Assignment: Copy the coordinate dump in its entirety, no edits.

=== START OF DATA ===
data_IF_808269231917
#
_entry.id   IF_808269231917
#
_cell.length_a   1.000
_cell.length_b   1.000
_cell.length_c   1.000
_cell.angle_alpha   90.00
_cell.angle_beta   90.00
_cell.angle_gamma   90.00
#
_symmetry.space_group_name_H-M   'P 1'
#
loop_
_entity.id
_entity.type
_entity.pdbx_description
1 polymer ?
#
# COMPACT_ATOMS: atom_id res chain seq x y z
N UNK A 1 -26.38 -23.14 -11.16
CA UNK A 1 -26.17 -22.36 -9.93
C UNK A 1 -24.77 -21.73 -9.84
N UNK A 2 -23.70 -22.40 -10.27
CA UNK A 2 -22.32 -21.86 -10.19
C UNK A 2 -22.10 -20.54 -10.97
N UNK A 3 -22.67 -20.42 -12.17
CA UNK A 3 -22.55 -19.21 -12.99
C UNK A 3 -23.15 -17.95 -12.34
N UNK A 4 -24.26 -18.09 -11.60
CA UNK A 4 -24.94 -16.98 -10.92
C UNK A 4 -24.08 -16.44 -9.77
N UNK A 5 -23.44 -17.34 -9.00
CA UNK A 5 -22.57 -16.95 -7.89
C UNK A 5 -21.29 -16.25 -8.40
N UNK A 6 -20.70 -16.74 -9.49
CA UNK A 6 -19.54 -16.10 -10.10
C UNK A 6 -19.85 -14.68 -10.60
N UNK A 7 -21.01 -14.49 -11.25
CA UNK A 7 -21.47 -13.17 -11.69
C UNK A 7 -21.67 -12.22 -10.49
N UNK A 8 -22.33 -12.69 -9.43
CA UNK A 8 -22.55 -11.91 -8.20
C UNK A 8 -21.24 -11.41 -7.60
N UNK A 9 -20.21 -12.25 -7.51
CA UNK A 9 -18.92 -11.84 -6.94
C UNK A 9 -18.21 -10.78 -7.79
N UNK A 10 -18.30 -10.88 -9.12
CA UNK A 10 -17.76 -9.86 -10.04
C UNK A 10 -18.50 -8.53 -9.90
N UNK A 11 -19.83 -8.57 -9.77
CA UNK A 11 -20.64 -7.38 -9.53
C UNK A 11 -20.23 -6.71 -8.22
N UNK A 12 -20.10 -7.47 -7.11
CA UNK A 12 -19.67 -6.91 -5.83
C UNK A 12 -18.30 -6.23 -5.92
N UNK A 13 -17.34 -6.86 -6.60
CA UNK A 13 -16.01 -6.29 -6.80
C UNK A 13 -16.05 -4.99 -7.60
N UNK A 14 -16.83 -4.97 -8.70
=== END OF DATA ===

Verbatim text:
data_IF_808269231917
#
_entry.id   IF_808269231917
#
_cell.length_a   1.000
_cell.length_b   1.000
_cell.length_c   1.000
_cell.angle_alpha   90.00
_cell.angle_beta   90.00
_cell.angle_gamma   90.00
#
_symmetry.space_group_name_H-M   'P 1'
#
loop_
_entity.id
_entity.type
_entity.pdbx_description
1 polymer ?
#
# COMPACT_ATOMS: atom_id res chain seq x y z
N UNK A 1 -26.38 -23.14 -11.16
CA UNK A 1 -26.17 -22.36 -9.93
C UNK A 1 -24.77 -21.73 -9.84
N UNK A 2 -23.70 -22.40 -10.27
CA UNK A 2 -22.32 -21.86 -10.19
C UNK A 2 -22.10 -20.54 -10.97
N UNK A 3 -22.67 -20.42 -12.17
CA UNK A 3 -22.55 -19.21 -12.99
C UNK A 3 -23.15 -17.95 -12.34
N UNK A 4 -24.26 -18.09 -11.60
CA UNK A 4 -24.94 -16.98 -10.92
C UNK A 4 -24.08 -16.44 -9.77
N UNK A 5 -23.44 -17.34 -9.00
CA UNK A 5 -22.57 -16.95 -7.89
C UNK A 5 -21.29 -16.25 -8.40
N UNK A 6 -20.70 -16.74 -9.49
CA UNK A 6 -19.54 -16.10 -10.10
C UNK A 6 -19.85 -14.68 -10.60
N UNK A 7 -21.01 -14.49 -11.25
CA UNK A 7 -21.47 -13.17 -11.69
C UNK A 7 -21.67 -12.22 -10.49
N UNK A 8 -22.33 -12.69 -9.43
CA UNK A 8 -22.55 -11.91 -8.20
C UNK A 8 -21.24 -11.41 -7.60
N UNK A 9 -20.21 -12.25 -7.51
CA UNK A 9 -18.92 -11.84 -6.94
C UNK A 9 -18.21 -10.78 -7.79
N UNK A 10 -18.30 -10.88 -9.12
CA UNK A 10 -17.76 -9.86 -10.04
C UNK A 10 -18.50 -8.53 -9.90
N UNK A 11 -19.83 -8.57 -9.77
CA UNK A 11 -20.64 -7.38 -9.53
C UNK A 11 -20.23 -6.71 -8.22
N UNK A 12 -20.10 -7.47 -7.11
CA UNK A 12 -19.67 -6.91 -5.83
C UNK A 12 -18.30 -6.23 -5.92
N UNK A 13 -17.34 -6.86 -6.60
CA UNK A 13 -16.01 -6.29 -6.80
C UNK A 13 -16.05 -4.99 -7.60
N UNK A 14 -16.83 -4.97 -8.70